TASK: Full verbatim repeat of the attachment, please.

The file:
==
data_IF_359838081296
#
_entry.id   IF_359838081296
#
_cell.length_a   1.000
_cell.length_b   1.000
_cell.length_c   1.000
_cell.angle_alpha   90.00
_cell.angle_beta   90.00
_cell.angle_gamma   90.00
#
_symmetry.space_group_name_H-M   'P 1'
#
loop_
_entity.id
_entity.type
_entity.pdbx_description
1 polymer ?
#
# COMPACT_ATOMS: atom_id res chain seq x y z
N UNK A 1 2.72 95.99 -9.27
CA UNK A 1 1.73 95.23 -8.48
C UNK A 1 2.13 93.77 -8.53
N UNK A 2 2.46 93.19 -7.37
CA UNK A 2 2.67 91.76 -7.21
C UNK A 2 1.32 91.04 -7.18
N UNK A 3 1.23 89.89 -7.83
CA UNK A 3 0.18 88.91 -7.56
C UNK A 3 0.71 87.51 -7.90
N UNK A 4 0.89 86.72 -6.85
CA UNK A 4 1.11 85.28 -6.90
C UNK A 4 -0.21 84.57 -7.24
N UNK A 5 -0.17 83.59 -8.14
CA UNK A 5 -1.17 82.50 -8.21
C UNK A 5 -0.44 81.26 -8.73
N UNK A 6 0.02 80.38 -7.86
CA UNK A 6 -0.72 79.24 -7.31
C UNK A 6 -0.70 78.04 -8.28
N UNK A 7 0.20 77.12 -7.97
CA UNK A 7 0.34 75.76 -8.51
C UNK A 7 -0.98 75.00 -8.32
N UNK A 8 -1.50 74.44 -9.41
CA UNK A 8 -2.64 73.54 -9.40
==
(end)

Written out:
data_IF_359838081296
#
_entry.id   IF_359838081296
#
_cell.length_a   1.000
_cell.length_b   1.000
_cell.length_c   1.000
_cell.angle_alpha   90.00
_cell.angle_beta   90.00
_cell.angle_gamma   90.00
#
_symmetry.space_group_name_H-M   'P 1'
#
loop_
_entity.id
_entity.type
_entity.pdbx_description
1 polymer ?
#
# COMPACT_ATOMS: atom_id res chain seq x y z
N UNK A 1 2.72 95.99 -9.27
CA UNK A 1 1.73 95.23 -8.48
C UNK A 1 2.13 93.77 -8.53
N UNK A 2 2.46 93.19 -7.37
CA UNK A 2 2.67 91.76 -7.21
C UNK A 2 1.32 91.04 -7.18
N UNK A 3 1.23 89.89 -7.83
CA UNK A 3 0.18 88.91 -7.56
C UNK A 3 0.71 87.51 -7.90
N UNK A 4 0.89 86.72 -6.85
CA UNK A 4 1.11 85.28 -6.90
C UNK A 4 -0.21 84.57 -7.24
N UNK A 5 -0.17 83.59 -8.14
CA UNK A 5 -1.17 82.50 -8.21
C UNK A 5 -0.44 81.26 -8.73
N UNK A 6 0.02 80.38 -7.86
CA UNK A 6 -0.72 79.24 -7.31
C UNK A 6 -0.70 78.04 -8.28
N UNK A 7 0.20 77.12 -7.97
CA UNK A 7 0.34 75.76 -8.51
C UNK A 7 -0.98 75.00 -8.32
N UNK A 8 -1.50 74.44 -9.41
CA UNK A 8 -2.64 73.54 -9.40